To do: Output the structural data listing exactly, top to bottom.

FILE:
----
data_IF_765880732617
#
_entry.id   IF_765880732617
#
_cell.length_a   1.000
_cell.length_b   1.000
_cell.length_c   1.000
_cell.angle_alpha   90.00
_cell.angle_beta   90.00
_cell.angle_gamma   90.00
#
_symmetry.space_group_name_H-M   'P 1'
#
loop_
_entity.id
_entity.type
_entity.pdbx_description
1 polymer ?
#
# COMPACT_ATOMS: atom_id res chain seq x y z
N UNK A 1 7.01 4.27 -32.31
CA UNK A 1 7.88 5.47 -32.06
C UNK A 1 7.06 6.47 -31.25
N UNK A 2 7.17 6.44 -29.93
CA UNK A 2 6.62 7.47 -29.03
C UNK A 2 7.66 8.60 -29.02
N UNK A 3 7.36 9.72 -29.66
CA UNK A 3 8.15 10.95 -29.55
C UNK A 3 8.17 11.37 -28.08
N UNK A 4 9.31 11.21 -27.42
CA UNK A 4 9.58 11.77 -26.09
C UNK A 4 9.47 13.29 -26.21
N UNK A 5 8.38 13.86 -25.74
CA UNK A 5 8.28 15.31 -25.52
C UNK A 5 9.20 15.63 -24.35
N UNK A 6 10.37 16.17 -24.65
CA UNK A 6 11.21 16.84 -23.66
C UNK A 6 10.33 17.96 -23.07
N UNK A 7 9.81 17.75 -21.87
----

data_IF_765880732617
#
_entry.id   IF_765880732617
#
_cell.length_a   1.000
_cell.length_b   1.000
_cell.length_c   1.000
_cell.angle_alpha   90.00
_cell.angle_beta   90.00
_cell.angle_gamma   90.00
#
_symmetry.space_group_name_H-M   'P 1'
#
loop_
_entity.id
_entity.type
_entity.pdbx_description
1 polymer ?
#
# COMPACT_ATOMS: atom_id res chain seq x y z
N UNK A 1 7.01 4.27 -32.31
CA UNK A 1 7.88 5.47 -32.06
C UNK A 1 7.06 6.47 -31.25
N UNK A 2 7.17 6.44 -29.93
CA UNK A 2 6.62 7.47 -29.03
C UNK A 2 7.66 8.60 -29.02
N UNK A 3 7.36 9.72 -29.66
CA UNK A 3 8.15 10.95 -29.55
C UNK A 3 8.17 11.37 -28.08
N UNK A 4 9.31 11.21 -27.42
CA UNK A 4 9.58 11.77 -26.09
C UNK A 4 9.47 13.29 -26.21
N UNK A 5 8.38 13.86 -25.74
CA UNK A 5 8.28 15.31 -25.52
C UNK A 5 9.20 15.63 -24.35
N UNK A 6 10.37 16.17 -24.65
CA UNK A 6 11.21 16.84 -23.66
C UNK A 6 10.33 17.96 -23.07
N UNK A 7 9.81 17.75 -21.87